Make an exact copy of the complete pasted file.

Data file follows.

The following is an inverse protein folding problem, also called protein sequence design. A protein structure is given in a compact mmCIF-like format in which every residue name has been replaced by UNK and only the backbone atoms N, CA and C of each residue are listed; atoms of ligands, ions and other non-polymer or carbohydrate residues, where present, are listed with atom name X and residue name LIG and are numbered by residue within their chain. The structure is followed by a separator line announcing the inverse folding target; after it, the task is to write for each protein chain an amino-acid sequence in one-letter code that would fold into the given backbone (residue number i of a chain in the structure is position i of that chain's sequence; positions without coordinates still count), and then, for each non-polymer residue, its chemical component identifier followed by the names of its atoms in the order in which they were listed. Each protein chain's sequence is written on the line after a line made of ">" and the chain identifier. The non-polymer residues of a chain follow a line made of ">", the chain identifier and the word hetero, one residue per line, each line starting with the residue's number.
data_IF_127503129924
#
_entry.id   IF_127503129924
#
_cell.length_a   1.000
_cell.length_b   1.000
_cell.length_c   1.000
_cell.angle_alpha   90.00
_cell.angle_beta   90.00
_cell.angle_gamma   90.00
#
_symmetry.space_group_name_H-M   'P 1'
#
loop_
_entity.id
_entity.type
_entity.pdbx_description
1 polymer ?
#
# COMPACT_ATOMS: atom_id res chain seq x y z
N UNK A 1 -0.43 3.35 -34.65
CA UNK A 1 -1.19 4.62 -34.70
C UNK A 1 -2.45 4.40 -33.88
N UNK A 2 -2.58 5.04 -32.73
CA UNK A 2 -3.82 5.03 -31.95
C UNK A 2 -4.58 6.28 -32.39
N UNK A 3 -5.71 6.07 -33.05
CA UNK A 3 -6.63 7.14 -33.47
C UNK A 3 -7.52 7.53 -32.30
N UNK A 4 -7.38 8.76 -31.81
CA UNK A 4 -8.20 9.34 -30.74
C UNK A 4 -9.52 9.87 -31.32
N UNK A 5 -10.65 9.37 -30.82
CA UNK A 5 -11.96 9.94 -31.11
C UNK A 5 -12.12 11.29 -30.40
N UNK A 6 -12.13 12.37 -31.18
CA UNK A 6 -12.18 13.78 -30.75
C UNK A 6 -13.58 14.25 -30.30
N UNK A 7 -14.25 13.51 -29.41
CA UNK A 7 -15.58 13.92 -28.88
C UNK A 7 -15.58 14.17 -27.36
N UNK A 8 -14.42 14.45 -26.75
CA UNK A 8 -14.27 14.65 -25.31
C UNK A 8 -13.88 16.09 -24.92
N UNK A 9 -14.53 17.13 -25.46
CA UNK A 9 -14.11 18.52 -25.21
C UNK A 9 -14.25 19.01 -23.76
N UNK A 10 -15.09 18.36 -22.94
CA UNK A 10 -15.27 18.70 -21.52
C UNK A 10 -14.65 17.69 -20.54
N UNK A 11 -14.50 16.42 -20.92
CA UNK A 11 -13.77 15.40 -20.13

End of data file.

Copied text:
The following is an inverse protein folding problem, also called protein sequence design. A protein structure is given in a compact mmCIF-like format in which every residue name has been replaced by UNK and only the backbone atoms N, CA and C of each residue are listed; atoms of ligands, ions and other non-polymer or carbohydrate residues, where present, are listed with atom name X and residue name LIG and are numbered by residue within their chain. The structure is followed by a separator line announcing the inverse folding target; after it, the task is to write for each protein chain an amino-acid sequence in one-letter code that would fold into the given backbone (residue number i of a chain in the structure is position i of that chain's sequence; positions without coordinates still count), and then, for each non-polymer residue, its chemical component identifier followed by the names of its atoms in the order in which they were listed. Each protein chain's sequence is written on the line after a line made of ">" and the chain identifier. The non-polymer residues of a chain follow a line made of ">", the chain identifier and the word hetero, one residue per line, each line starting with the residue's number.
data_IF_127503129924
#
_entry.id   IF_127503129924
#
_cell.length_a   1.000
_cell.length_b   1.000
_cell.length_c   1.000
_cell.angle_alpha   90.00
_cell.angle_beta   90.00
_cell.angle_gamma   90.00
#
_symmetry.space_group_name_H-M   'P 1'
#
loop_
_entity.id
_entity.type
_entity.pdbx_description
1 polymer ?
#
# COMPACT_ATOMS: atom_id res chain seq x y z
N UNK A 1 -0.43 3.35 -34.65
CA UNK A 1 -1.19 4.62 -34.70
C UNK A 1 -2.45 4.40 -33.88
N UNK A 2 -2.58 5.04 -32.73
CA UNK A 2 -3.82 5.03 -31.95
C UNK A 2 -4.58 6.28 -32.39
N UNK A 3 -5.71 6.07 -33.05
CA UNK A 3 -6.63 7.14 -33.47
C UNK A 3 -7.52 7.53 -32.30
N UNK A 4 -7.38 8.76 -31.81
CA UNK A 4 -8.20 9.34 -30.74
C UNK A 4 -9.52 9.87 -31.32
N UNK A 5 -10.65 9.37 -30.82
CA UNK A 5 -11.96 9.94 -31.11
C UNK A 5 -12.12 11.29 -30.40
N UNK A 6 -12.13 12.37 -31.18
CA UNK A 6 -12.18 13.78 -30.75
C UNK A 6 -13.58 14.25 -30.30
N UNK A 7 -14.25 13.51 -29.41
CA UNK A 7 -15.58 13.92 -28.88
C UNK A 7 -15.58 14.17 -27.36
N UNK A 8 -14.42 14.45 -26.75
CA UNK A 8 -14.27 14.65 -25.31
C UNK A 8 -13.88 16.09 -24.92
N UNK A 9 -14.53 17.13 -25.46
CA UNK A 9 -14.11 18.52 -25.21
C UNK A 9 -14.25 19.01 -23.76
N UNK A 10 -15.09 18.36 -22.94
CA UNK A 10 -15.27 18.70 -21.52
C UNK A 10 -14.65 17.69 -20.54
N UNK A 11 -14.50 16.42 -20.92
CA UNK A 11 -13.77 15.40 -20.13